Authors: Andrew Beery
Tags: #Science Fiction & Fantasy, #Science Fiction, #Hard Science Fiction, #Military, #Space Fleet, #Space Marine, #Teen & Young Adult
The Infinity Brigade
Copyright 2016 by Andrew Beery
Kindle Edition, v2
I’d like to thank my wife Lori and my two daughters, CJ and Jackie, for putting up with me while I wrote this next book in the Catherine Kimbridge universe. Any similarities between people in this book and my immediate family and friends is purely intentional. Of course, I wouldn’t be much of a pastor if I didn’t acknowledge God – to Him be all the glory!
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The Infinity Brigade #1,
Author’s Note: The events described in this book closely parallel those told in the Catherine Kimbridge Chronicles. However, they follow a different character and the reader need not have read the Catherine Kimbridge series in order to enjoy this series. That said, if you want to know more about the events that are occurring, the reader is encouraged to check out the Catherine Kimbridge Chronicles as well
Chapter 1: Death of a World…
By any reasonable definition, this was a bad day. Oh it started out well enough. I had this sweet deal going with my folks. I apply myself in school and pull in superior marks and they let me spend my free time surfing. Surfing on Mars is seriously underrated. Every major city has its own water dome and every water dome makes its own A-frames… those perfect waves that hold your sled for what seems like hours at a time… it was heaven on a wave!
I was surfing at my favorite beach under the dome at Cerberus Province. My sled and I… we were one with the wave. The meteorologists had programed the dome’s weather to be perfect. Everything was perfect… until it wasn’t.
My link started buzzing against my wrist right in the middle of an epic wave. I hit the mute which should have been an end to it but the emergency override kicked in and it started sending mild electric shocks into my hand to force me to answer it.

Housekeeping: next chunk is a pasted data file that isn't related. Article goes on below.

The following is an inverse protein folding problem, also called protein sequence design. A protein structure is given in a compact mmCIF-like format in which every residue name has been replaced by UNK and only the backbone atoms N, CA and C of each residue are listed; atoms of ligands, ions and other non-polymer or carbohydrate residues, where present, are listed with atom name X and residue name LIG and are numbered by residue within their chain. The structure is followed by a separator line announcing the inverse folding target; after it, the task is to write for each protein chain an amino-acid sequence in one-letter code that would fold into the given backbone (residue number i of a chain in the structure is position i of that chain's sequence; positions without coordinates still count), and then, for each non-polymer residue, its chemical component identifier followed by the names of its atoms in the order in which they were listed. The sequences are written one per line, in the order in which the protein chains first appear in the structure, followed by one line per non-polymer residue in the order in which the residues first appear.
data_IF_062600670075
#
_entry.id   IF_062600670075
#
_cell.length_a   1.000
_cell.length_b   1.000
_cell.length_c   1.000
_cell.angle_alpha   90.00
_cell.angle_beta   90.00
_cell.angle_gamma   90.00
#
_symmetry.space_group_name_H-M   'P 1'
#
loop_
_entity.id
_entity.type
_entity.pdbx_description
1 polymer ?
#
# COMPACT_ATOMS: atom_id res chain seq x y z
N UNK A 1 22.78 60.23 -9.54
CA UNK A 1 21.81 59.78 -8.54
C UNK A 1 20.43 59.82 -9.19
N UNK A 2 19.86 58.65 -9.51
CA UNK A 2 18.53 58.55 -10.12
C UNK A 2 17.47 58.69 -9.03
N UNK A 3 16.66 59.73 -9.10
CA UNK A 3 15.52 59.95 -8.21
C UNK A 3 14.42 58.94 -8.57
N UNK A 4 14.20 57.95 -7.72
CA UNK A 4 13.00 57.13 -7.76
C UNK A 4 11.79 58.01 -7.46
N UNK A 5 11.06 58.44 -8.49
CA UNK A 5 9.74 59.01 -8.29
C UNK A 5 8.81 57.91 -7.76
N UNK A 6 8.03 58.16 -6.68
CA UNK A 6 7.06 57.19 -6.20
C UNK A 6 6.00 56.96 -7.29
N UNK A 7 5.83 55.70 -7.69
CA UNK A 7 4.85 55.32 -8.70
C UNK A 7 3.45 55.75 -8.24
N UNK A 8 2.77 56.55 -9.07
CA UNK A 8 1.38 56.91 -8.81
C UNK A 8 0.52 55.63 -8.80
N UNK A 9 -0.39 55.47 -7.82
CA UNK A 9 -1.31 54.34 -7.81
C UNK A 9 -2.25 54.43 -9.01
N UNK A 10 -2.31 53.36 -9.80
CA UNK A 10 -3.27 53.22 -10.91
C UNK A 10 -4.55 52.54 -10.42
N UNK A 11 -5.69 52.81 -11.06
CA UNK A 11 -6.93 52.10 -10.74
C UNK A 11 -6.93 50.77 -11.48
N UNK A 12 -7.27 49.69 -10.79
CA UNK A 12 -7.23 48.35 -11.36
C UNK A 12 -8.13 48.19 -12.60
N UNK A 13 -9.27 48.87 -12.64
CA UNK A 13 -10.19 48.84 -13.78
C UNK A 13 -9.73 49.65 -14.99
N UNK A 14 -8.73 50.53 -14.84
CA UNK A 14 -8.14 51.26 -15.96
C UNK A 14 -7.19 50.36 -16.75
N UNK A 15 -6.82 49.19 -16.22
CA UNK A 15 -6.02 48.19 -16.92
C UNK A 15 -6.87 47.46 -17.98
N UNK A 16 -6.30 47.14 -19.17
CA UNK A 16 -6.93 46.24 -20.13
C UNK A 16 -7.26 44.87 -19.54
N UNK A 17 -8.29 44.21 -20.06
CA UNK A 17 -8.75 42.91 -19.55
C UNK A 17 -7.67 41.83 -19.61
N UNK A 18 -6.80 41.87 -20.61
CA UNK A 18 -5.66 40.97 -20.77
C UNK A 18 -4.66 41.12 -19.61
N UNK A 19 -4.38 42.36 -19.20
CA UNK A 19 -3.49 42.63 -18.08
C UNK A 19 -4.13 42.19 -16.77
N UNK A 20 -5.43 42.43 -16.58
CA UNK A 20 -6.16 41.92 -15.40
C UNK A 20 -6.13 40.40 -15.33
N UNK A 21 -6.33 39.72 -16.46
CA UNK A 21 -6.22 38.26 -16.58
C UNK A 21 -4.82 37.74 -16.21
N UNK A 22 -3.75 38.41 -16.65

“WHAT,” I yelled into the link. A holographic display lit up. It was my mom.
Did you ever see somebody and just know that something major was up? Whatever it was, she was beside herself. Look, I know I’ve not always been the best son in the world but mom was looking like she had just spent some serious time crying… and even I could see that now was not the time to give her any more grief. I learned later that single insight had probably saved my life. As I said… this was a bad day.
“Swing by the school and pick up your sister. Head straight to the spaceport at Elon City. AG, don’t stop for anything honey… please promise you won’t stop for anything!”
“Mom I promise. I’ll pick up Jilly and meet you at the spaceport. What’s up?”
My mom looked over her shoulder and then leaned closer to the optical pickup. “Honey I can’t tell you… especially not on an open line. Just trust me… move fast. Don’t change… just drive as fast as you can.”
“You want me to keep wearing my wetti? Mom that is seriously uncool.”
“AG GO! GO NOW!”
I rushed to where I had parked the shared community car I had reserved only to discover it was gone! That should not have been possible. I had a reserve lock on that car until six pm. How in the world was I going to get my kid sister?
I hailed an automated taxi that was floating by. I didn’t have any money with me – I was a college student – we never have money—especially when you’re a precocious fourteen year old. I tapped my link and called my mom’s office in the district control center. Mom and dad worked as mid-level executives for the management company that currently owned the contract for Mar’s governance.
Mom didn’t answer but her computer avatar, Maggie, did.
“Good afternoon Anthony Grant Stone. Your mother is currently in a meeting and cannot be disturbed. May I be of assistance?”
Computer AIs had come a long way since I was a kid and Mom’s was smarter than most but I could never convince Maggie to call me AG.
“Maggie, somebody hopped my ride and mom wants me and Jilly at the Spaceport like yesterday or sooner.”
“I would recommend taking a taxi then,” Maggie suggested.
I thought to myself. Out loud I said, “I’m in a cab now. I need some fare money.”
“One moment Anthony Grant Stone… Taxi 4-1-9 has received digital compensation for your trip. You are to proceed directly to the spaceport.”
“What about my sister?”
“Jillian Marie Stone will be picked up by your parents. They will attempt to meet with you at the spaceport.”
“What do you mean ‘attempt’?”
“’Attempt’ to make an effort to do, accomplish, solve, or effect. In this particular case I believe your parents will make an effort to rendezvous with you at the spaceport.”